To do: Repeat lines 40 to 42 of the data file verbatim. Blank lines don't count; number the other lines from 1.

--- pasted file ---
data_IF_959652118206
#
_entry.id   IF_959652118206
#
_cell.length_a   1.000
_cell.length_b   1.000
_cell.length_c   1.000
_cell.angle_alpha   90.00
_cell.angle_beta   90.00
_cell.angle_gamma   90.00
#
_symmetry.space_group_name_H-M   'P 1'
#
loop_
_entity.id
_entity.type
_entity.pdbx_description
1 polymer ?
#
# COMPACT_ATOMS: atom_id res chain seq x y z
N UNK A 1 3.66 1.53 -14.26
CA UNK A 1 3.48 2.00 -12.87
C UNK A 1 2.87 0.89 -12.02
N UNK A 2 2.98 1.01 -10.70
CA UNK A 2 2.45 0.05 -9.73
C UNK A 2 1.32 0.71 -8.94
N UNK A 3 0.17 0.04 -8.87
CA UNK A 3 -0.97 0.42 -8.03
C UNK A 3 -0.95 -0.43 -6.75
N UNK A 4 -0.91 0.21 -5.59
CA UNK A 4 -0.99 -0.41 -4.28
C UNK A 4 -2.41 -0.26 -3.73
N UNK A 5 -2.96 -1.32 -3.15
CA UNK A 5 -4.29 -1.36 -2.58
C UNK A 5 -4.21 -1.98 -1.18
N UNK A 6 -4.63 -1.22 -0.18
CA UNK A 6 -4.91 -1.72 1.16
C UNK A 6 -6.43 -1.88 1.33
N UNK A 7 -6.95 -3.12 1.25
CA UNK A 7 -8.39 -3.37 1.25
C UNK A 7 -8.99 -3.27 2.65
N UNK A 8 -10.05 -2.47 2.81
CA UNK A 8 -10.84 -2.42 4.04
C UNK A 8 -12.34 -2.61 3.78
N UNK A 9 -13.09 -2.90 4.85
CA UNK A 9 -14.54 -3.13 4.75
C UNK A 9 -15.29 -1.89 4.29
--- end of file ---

CA UNK A 7 -8.39 -3.37 1.25
C UNK A 7 -8.99 -3.27 2.65
N UNK A 8 -10.05 -2.47 2.81